Vite for Vue.js Development

If you are cautiously making the move from Vue 2x to Vue 3x development, consider Vite for your local development needs. Generally speaking, it replaces the Vue CLI in your Vue toolchain, that trusty tool that you have come to depend on for scaffolding out new projects, build and run your projects locally, for bundling and minifying your application for production deployments, for linting, orchestrating unit and integration tests and much more. Vite is not a direct replacement tool for all those needs, at least not in its current form. You’ll have to learn and follow a new set of procedures when it comes time to ESLint integration, do unit and end-to-end testing, etc. The main focus of Vite is speed. The name itself is the French word for speed. And at that, it certainly lives up to its name, often offering insane speed improvements when compared to running the same app over Vue CLI. While you may have been used to waiting 30 seconds or more for your reasonably sized Vue app to come to life after you issued an npm run serve, Vite may get that same app running in 2 to 3 seconds!

Why is Vite so much faster?

To fully understand and appreciate what Vite is doing differently, let’s take a step back and first understand what it is that the Vue CLI is doing under the hood. The browsers that run our web applications primarily understand three things – HTML, JavaScript and CSS. It has no clue what to do with a .vue file. It doesn’t understand Sass or scoped styles or Vue bindings or lifecycles hooks or any of the other constructs that make up a Vue app. But when we issue an npm run serve, the browser renders the application for us in a browser window! Well, the Vue CLI behind the scenes uses a piece of tech known as webpack to make a lot of that magic happen. Webpack is primarily responsible for bundling our applications into JavaScript, HTML and CSS chunks that the browsers do understand. A related tool, webpack-dev-server takes care of provisioning a web server to serve up those assets much like a real web server would do. But in addition to that, it also watches for changes in those assets that webpack is bundling and automatically reloads those in the browser for us.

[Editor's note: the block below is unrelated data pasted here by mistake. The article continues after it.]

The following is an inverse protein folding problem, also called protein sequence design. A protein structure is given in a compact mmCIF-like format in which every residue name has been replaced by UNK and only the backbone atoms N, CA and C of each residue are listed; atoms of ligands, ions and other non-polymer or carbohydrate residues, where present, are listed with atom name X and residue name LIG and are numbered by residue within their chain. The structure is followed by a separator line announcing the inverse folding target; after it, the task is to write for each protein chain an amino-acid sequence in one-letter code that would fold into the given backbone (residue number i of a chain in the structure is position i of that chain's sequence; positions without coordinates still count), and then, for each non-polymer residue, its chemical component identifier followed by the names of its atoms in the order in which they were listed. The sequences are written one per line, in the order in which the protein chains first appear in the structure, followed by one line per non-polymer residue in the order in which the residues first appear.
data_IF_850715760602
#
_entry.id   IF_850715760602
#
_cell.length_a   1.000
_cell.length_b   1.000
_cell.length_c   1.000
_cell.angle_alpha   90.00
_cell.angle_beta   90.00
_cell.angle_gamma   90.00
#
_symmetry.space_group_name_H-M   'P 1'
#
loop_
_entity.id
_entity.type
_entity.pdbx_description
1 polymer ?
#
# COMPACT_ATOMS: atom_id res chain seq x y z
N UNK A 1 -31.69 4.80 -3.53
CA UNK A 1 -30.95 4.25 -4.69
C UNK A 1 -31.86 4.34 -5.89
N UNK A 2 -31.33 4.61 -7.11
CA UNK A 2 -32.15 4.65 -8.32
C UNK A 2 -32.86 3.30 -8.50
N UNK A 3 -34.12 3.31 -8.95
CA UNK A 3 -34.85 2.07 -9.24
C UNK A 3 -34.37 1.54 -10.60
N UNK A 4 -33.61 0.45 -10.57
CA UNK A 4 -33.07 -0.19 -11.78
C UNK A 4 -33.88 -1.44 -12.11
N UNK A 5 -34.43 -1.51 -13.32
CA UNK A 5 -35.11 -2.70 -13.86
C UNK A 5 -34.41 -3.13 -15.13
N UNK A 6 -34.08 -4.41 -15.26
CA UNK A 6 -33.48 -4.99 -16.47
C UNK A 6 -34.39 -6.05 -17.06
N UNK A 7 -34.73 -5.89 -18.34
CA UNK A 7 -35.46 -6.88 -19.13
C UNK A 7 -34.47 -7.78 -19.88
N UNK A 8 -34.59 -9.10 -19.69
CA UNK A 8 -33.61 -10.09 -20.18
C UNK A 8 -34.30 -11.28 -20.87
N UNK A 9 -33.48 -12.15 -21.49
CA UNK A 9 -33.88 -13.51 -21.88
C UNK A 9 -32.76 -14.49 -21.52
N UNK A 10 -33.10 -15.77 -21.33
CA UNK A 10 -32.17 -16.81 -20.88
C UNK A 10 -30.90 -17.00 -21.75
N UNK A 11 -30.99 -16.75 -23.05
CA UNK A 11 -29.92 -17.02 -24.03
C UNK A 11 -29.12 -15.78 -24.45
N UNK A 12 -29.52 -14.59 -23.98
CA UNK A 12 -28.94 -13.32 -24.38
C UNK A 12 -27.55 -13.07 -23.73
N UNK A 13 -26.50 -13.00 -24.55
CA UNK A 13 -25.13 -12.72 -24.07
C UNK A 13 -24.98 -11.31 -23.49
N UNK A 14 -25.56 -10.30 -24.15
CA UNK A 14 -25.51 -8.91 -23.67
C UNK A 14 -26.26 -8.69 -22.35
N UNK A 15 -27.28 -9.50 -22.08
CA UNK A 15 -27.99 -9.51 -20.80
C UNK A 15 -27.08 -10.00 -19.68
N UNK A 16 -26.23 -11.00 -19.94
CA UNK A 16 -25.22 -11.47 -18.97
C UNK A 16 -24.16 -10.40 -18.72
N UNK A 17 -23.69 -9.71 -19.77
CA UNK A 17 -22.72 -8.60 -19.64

Now, Vite tries to tackle the problem of bundling your code and serving your application a bit differently. It doesn’t rely on those same tools that the Vue CLI did, namely webpack and webpack-dev-server. Modern browsers and modern JavaScript have come a long way and Vite takes advantage of them in both bundling and serving up your applications. For example, most modern browsers know how to deal with modern JavaScript modules, natively. As such, Vite can simply hand many of those JavaScript modules that we are writing in our IDEs directly to the browser for execution without doing anything extra at all! Not having to do custom bundling on those saves time. In some cases, especially when there is a large dependency chain consisting of hundreds or thousands of modules, Vite will pre-bundle those dependencies to keep your app running fast by reducing the number of HTTP requests it must make to load up those dependencies. When it does come to bundling, it does it on an as-needed basis. It bundles just the entities that are needed to service the current request which also saves time. The webpack model on the other hand waits for the entire app to be bundled before it is served up. Vite uses esbuild, a JavaScript bundler that far outshines webpack and other tools in the same category, creating bundles 10 to 100 times faster in many cases. If you’re using TypeScript to write your Vue applications, Vite takes a shortcut here too, shaving off some additional time: it only takes on the responsibility of transpilation from TypeScript to JavaScript without doing any actual type-checks! Vite (rightfully) assumes that you are using a capable editor such as VSCode or another IDE for developing your Vue applications and as such, utilizing the type-checking features built into those tools.

How do I create a Vue app with Vite?

You still need Node and NPM installed on your machine. In a terminal window, type: npm init vue@latest. This will in turn install and run vue-create, the scaffolder that will take you through your app creation process. It will give you an option to bring in additional packages for state management, unit and end-to-end testing, linting etc., similarly to how the Vue CLI scaffolded your projects.

scaffolding a vue app with vue-create

Closing Remarks

Although Vite is a project that was created by Evan You, the creator of Vue, it is a framework agnostic tool. You can use this tool to develop React or Vanilla JS apps, as well, if you chose to do so. If you have been doing Vue development with the CLI for any length of time, you’ll certainly appreciate the speed gains you’ll get with Vite.

Leave a Comment

Your email address will not be published. Required fields are marked *